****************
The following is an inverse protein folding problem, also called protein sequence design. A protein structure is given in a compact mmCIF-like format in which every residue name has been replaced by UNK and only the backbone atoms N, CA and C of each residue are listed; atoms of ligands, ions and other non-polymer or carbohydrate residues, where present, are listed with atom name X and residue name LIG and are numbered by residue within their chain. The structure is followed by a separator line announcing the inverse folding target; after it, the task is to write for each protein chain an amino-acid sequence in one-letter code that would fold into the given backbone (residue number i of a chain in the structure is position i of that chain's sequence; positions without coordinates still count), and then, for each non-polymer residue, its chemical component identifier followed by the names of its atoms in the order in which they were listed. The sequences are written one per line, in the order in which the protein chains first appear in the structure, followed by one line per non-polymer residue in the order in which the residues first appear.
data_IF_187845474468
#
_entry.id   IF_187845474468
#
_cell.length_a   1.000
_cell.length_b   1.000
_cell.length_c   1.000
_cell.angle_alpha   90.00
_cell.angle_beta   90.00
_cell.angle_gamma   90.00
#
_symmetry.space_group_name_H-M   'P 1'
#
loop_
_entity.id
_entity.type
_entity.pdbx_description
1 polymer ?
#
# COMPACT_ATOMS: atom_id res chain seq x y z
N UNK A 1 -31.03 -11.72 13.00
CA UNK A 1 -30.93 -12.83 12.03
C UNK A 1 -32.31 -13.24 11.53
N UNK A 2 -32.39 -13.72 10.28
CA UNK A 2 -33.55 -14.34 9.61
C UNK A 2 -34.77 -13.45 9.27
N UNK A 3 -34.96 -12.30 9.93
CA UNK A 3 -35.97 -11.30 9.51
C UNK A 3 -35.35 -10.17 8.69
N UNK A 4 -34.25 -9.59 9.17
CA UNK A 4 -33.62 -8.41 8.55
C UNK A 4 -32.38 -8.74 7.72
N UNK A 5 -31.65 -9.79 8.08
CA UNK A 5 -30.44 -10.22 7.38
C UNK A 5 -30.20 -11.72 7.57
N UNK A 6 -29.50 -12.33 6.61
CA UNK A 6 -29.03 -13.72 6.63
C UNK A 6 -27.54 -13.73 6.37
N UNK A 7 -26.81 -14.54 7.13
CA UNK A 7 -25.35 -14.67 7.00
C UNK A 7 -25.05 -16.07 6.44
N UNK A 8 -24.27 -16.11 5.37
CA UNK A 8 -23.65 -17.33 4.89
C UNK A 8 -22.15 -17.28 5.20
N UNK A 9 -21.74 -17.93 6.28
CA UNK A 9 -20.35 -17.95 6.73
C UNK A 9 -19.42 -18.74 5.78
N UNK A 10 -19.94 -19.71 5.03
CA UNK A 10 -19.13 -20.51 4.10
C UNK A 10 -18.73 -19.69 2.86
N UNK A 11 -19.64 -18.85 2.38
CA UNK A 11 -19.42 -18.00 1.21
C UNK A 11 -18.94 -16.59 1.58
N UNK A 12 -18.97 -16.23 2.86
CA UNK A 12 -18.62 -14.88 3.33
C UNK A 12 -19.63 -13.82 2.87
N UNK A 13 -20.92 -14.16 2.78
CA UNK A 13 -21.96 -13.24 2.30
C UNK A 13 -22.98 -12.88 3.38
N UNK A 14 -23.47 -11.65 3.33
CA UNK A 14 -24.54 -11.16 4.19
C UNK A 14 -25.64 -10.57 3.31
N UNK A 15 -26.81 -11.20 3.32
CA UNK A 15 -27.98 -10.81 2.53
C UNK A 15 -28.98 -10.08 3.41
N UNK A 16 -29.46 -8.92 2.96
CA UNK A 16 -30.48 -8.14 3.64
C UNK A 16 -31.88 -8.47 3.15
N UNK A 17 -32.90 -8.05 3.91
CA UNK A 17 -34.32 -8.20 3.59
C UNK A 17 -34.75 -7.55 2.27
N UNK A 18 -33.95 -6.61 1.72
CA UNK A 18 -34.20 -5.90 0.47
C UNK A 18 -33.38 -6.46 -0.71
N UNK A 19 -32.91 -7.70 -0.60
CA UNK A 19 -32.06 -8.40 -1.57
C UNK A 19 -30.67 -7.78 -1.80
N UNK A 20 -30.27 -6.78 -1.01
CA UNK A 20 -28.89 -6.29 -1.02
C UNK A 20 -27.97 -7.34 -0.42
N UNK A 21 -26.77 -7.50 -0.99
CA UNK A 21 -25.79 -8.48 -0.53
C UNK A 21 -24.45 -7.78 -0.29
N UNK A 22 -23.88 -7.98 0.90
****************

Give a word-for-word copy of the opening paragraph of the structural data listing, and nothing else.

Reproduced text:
The following is an inverse protein folding problem, also called protein sequence design. A protein structure is given in a compact mmCIF-like format in which every residue name has been replaced by UNK and only the backbone atoms N, CA and C of each residue are listed; atoms of ligands, ions and other non-polymer or carbohydrate residues, where present, are listed with atom name X and residue name LIG and are numbered by residue within their chain. The structure is followed by a separator line announcing the inverse folding target; after it, the task is to write for each protein chain an amino-acid sequence in one-letter code that would fold into the given backbone (residue number i of a chain in the structure is position i of that chain's sequence; positions without coordinates still count), and then, for each non-polymer residue, its chemical component identifier followed by the names of its atoms in the order in which they were listed. The sequences are written one per line, in the order in which the protein chains first appear in the structure, followed by one line per non-polymer residue in the order in which the residues first appear.